Molecular profiling of colorectal pulmonary metastases and primary tumours: implications for targeted treatment.
Teixeira Mendes, LS
Gonzalez de Castro, D
Hulkki Wilson, S
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This study aimed to molecularly characterise colorectal pulmonary metastases (PM) and investigate whether their molecular profiles were concordant with those of the primary tumour. Clinical data and archival formalin fixed paraffin embedded tissue samples were retrospectively collected from patients who underwent ≥ 1 pulmonary metastasectomies for colorectal cancer between 1997-2012. Primary tumour and metastatic samples were analysed using a targeted capture sequencing panel of 46 cancer-associated genes. The 5-year progression-free and overall survival rates for the 81 patients in this study were 32% (95% CI 22-42%) and 77% (95% CI 66-85%) respectively. Fifty-four patients had samples available from ≥ 1 PM, and sequencing data were successfully obtained from 33 PM from 24 patients. The most frequently mutated genes were APC (71%), KRAS (58%) and TP53 (46%). Seventy-three percent of the 15 patients with matched primary and PM samples and 6 of the 7 patients (86%) with data from ≥ 2 PM had concordant molecular profiles. The concordance for KRAS and NRAS was 100%. At our institutions, patients with resectable colorectal PM had a favourable prognosis. RAS mutations were commonly detected in PM and the molecular profiles of colorectal PM were highly concordant with the primary tumour.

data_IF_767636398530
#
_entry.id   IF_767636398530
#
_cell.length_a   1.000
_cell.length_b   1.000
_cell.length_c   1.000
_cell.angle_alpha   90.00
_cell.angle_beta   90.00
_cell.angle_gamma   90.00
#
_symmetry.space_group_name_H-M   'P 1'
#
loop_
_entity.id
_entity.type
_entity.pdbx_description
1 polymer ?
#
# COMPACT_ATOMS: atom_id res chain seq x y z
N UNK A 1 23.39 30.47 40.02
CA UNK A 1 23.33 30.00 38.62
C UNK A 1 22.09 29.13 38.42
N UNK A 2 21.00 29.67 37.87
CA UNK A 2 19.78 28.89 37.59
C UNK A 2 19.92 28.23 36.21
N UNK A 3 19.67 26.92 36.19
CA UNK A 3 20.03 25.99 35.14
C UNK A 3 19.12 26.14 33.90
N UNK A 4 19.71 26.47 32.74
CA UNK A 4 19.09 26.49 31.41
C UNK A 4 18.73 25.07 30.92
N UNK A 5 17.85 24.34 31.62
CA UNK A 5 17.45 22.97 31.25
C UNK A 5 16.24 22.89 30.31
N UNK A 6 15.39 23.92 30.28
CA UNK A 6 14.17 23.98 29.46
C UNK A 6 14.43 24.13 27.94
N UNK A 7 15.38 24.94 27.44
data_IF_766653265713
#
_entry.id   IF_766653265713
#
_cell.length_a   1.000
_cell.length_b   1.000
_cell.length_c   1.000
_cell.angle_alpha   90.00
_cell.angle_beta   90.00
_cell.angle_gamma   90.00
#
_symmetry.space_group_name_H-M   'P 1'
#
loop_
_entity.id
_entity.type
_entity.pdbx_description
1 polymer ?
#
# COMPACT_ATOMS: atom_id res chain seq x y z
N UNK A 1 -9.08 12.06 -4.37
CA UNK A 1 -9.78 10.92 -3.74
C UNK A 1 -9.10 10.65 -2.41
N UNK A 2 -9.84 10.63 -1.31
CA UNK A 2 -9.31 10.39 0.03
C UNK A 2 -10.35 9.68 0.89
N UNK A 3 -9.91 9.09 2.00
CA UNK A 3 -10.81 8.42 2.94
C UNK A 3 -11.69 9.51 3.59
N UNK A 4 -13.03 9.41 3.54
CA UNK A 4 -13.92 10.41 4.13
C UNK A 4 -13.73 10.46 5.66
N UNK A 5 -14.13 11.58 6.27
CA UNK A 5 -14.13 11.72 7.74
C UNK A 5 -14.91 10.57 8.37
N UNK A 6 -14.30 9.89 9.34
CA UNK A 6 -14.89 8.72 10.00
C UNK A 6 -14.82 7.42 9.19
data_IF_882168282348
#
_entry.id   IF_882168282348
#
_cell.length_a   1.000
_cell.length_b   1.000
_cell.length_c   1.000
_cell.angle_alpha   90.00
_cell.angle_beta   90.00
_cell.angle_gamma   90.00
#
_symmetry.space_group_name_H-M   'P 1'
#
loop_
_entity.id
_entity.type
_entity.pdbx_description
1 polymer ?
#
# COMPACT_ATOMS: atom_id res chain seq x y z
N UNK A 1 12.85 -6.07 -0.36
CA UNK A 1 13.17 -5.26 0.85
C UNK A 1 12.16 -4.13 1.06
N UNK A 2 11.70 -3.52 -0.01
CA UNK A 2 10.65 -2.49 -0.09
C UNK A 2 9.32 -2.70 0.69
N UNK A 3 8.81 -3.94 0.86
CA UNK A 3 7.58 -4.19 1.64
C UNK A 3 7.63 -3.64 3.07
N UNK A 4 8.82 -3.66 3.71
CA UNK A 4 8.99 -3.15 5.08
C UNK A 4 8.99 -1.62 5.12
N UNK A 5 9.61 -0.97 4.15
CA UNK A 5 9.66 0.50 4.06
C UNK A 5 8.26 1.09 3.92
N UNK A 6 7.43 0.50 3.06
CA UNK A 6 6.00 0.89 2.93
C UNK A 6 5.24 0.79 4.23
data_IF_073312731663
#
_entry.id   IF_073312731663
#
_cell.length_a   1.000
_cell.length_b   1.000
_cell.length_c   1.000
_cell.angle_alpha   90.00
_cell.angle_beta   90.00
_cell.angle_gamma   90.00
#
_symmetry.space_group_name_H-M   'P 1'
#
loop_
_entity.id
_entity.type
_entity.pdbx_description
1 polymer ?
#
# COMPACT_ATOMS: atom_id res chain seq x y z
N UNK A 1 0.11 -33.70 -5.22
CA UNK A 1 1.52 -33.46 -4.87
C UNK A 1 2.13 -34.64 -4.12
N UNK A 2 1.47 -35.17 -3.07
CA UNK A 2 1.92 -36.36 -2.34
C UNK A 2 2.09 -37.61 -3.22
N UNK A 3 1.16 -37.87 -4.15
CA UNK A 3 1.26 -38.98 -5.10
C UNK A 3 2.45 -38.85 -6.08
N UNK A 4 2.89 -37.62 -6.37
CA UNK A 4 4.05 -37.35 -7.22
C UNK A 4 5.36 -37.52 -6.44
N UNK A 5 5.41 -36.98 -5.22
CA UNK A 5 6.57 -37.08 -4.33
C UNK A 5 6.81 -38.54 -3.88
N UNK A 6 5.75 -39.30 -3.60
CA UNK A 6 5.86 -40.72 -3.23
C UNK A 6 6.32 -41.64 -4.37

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Medicine (RMH Smith Cunningham)
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